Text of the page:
Martial arts isn’t always just a hobby or a sport. For many people martial arts constitutes a way of life and they live their life in line with the concepts they learn in the dojo. In this article, Claire discusses martial arts as a way of life.
Growing up, my parents didn’t have to remind me to do my homework. It’s a good job as like most parents, they both worked long hours to create a life of opportunity and possibility for my sisters and myself.
Before they retired, my dad was a quantity surveyor, working in construction, and my mum was a nurse. Our family roots were in working class England and Ireland yet my sisters and I were raised in Dubai, a tolerant and open-minded emirate in a young country that believed in itself and its future.
I could have grown up an exceptionally spoiled kid and perhaps, for a few years, I did fall into that, expecting life to always go my way. I was a child athlete and academic, excelling in all my subjects and winning swimming races and competitions. Life seemed great and was great.
Life still is great because that is how I choose to see it. Like Siddharta, my childhood fairytale lasted only for so long. A near deadly fall from a horse at 11 led me to take up Karate the following year.
Further adversities followed, from sexual and intimate partner violence to divorce, stress and being a humanitarian witness to war, refugees, prisons and torture.
With each knock back, adversity and belt testing, I had to dig deeper to find the strength and curiosity to keep going.
For a few years, I sought refuge in Yoga and later Yoga teaching before returning to my childhood practice of Karate on a 2- year mission to Gaza, where I connected with a group of Karate teachers working for peace from inside Israel. They taught me another way to peace-building from the inside out.
In my early 30s, colleagues and friends began to ask me,
How do you do it?
How do you keep it all together?
How do you consistently achieve things that seem like a dream to most of us?
How can WE do what YOU’RE doing?
I was faced with assumptions that I had been handed all my opportunities on a plate, and that I must be a natural athlete or someone special to have received a black belt in Karate. The reality couldn’t be further from the truth!
I certainly had a better start to life than most, thanks to my wanderlust and generous parents, but after that what I made of it was up to me. I’ve passed through 32 homes in my 37 years. I’ve had to leave several homes abruptly due to violence and I’ve had a near miss with a brain tumour.
I’ve quit jobs and often felt like giving up altogether. But my black belt mindset would never allow me to go that far.
A martial arts mindset and the understanding that anything worthwhile comes through years of hard training kept me safe from any spells of self-entitlement.
That I should be more, that should have more, that is should be easier.
My childhood dojo training taught me patience, perseverance and humility. My adult training teaches me to stay curious and to celebrate even the tiniest amounts of progress.
With each passing year, I learn to expect less and in return, receive so much more. I’m immensely grateful to the Karate teachers who have led me to this place. From Dubai and Doha to Jerusalem, Beirut and Tel Aviv.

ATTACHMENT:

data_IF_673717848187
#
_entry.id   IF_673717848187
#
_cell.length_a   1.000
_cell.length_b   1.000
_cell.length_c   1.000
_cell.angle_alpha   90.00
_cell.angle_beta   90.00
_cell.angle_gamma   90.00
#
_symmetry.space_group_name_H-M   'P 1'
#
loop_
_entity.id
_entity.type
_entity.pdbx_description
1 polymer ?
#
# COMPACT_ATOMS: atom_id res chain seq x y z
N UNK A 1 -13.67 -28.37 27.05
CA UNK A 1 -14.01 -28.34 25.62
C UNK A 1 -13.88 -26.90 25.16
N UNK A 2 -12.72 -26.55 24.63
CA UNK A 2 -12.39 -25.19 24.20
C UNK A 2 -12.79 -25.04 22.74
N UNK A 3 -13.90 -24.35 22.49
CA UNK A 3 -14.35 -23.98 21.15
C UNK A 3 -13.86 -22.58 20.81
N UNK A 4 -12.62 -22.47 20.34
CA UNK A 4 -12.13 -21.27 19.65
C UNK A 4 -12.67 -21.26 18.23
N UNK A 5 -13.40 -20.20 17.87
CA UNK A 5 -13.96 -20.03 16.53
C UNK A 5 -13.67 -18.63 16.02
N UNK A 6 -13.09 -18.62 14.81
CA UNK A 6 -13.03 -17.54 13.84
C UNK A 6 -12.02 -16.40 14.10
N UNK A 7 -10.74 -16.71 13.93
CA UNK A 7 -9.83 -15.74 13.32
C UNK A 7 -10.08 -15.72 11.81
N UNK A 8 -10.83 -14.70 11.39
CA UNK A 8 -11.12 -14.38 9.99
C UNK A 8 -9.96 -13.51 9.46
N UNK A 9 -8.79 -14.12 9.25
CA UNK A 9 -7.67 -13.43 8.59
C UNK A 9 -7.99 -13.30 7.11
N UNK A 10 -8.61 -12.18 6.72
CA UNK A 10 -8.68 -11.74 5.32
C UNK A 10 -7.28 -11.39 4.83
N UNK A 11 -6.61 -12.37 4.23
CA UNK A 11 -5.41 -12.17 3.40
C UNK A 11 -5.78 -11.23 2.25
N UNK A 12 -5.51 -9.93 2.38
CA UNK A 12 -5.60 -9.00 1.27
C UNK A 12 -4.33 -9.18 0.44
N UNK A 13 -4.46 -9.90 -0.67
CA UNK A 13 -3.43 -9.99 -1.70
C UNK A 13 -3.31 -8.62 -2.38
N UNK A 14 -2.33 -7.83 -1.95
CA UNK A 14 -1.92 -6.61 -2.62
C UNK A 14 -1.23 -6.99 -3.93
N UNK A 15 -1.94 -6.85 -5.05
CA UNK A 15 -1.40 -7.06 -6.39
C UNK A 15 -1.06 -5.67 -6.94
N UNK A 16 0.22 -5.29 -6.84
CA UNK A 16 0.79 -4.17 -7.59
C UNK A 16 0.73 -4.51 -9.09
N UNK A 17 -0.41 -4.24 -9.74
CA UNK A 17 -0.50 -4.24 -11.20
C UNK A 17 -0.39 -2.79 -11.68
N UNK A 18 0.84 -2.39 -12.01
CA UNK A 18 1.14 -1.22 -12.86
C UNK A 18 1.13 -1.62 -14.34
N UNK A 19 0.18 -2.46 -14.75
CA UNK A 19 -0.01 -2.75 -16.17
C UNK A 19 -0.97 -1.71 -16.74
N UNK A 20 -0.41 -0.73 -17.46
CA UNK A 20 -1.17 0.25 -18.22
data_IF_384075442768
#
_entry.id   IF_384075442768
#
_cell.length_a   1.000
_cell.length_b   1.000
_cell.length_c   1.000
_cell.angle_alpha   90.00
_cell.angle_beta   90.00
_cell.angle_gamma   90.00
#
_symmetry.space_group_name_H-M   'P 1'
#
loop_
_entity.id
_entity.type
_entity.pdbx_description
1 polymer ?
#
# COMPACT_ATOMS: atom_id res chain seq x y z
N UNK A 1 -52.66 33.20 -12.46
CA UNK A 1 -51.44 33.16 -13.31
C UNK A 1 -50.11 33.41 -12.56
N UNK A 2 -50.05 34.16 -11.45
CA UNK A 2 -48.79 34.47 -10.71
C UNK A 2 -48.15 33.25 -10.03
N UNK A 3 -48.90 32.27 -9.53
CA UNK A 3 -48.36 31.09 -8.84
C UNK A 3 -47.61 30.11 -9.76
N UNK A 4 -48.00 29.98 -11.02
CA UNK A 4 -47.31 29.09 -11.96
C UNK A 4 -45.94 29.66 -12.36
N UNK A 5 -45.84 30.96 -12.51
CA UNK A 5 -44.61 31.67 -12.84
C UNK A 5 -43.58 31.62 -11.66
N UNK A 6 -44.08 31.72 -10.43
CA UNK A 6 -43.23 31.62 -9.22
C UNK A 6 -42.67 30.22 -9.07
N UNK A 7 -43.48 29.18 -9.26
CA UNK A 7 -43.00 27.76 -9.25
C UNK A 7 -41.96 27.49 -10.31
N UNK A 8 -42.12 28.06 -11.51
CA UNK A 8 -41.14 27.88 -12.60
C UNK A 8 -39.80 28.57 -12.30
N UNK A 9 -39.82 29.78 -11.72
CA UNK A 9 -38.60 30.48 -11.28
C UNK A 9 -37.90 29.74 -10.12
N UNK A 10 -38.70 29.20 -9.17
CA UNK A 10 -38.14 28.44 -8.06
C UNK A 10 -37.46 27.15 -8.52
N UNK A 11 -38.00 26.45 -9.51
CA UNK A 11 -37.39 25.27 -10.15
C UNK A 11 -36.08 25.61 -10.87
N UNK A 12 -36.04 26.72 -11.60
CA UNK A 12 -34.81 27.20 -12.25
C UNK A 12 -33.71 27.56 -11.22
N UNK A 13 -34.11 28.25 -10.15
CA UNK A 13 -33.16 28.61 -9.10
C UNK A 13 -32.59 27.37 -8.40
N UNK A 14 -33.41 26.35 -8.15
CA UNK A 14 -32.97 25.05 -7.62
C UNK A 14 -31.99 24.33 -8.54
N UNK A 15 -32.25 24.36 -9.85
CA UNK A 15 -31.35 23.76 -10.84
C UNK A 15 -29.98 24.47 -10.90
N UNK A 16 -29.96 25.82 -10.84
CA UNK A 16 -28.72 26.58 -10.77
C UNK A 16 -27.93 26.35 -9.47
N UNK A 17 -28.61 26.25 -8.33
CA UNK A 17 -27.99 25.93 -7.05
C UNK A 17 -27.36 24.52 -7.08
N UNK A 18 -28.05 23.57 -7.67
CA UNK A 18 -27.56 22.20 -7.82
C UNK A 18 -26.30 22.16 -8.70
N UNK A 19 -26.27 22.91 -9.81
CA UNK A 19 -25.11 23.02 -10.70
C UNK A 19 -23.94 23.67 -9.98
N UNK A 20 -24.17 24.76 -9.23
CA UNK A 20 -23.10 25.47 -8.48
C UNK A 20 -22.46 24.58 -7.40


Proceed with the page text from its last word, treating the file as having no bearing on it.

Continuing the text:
As an Executive Coach, I now work with people and organisations who feel stuck. I help them face hard truths, untangle messy situations, and express what they want, why, and why they can’t get there. After, we create strategies to get them on track and where they need to go.
This is what I share with my clients:
It’s human to want to rush to be someone great.
It’s human to assume we can plan our way to success.
It’s human to want to quit when life gets tough.
It’s human to think that we should never fail.
The reality of life is that we will fail, perhaps many times, if we want to ever achieve anything of significant greatness. The road to success, however we define it, is about taking one step after the other, especially when we’ve lost our way.
Many of us will pass through phases of arrogance, suffering and ignorance before we awaken. I most certainly did. After we awaken, our suffering becomes a choice. We can either continue to play victim to our circumstances or we can choose to hang in and learn.
I believe that life teaches us what we need to learn in order to fulfil our destiny. It places teachers, guides and experiences in our pathway to test and refine our spirits. Then we must choose who and what we will be.
Martial Arts is not the only way to live a meaningful life. It certainly isn’t a way of life for everyone. Take many of my former Yoga students, for example. Their way of life is on and off their Yoga mats and that works just fine for them.
But there’s another kind of people out there. The kind who need to embody and express the struggle within, who require the lessons of direct confrontation and coexistence that many Martial Arts offer.
If Martial Arts is your way of life, I invite you to reflect for a moment. What lessons has it brought you? To which places has it taken you? And to which teachers and teachings are you most grateful?
Wild Zen: An Inner Roadmap to Humanity – Claire Higgins
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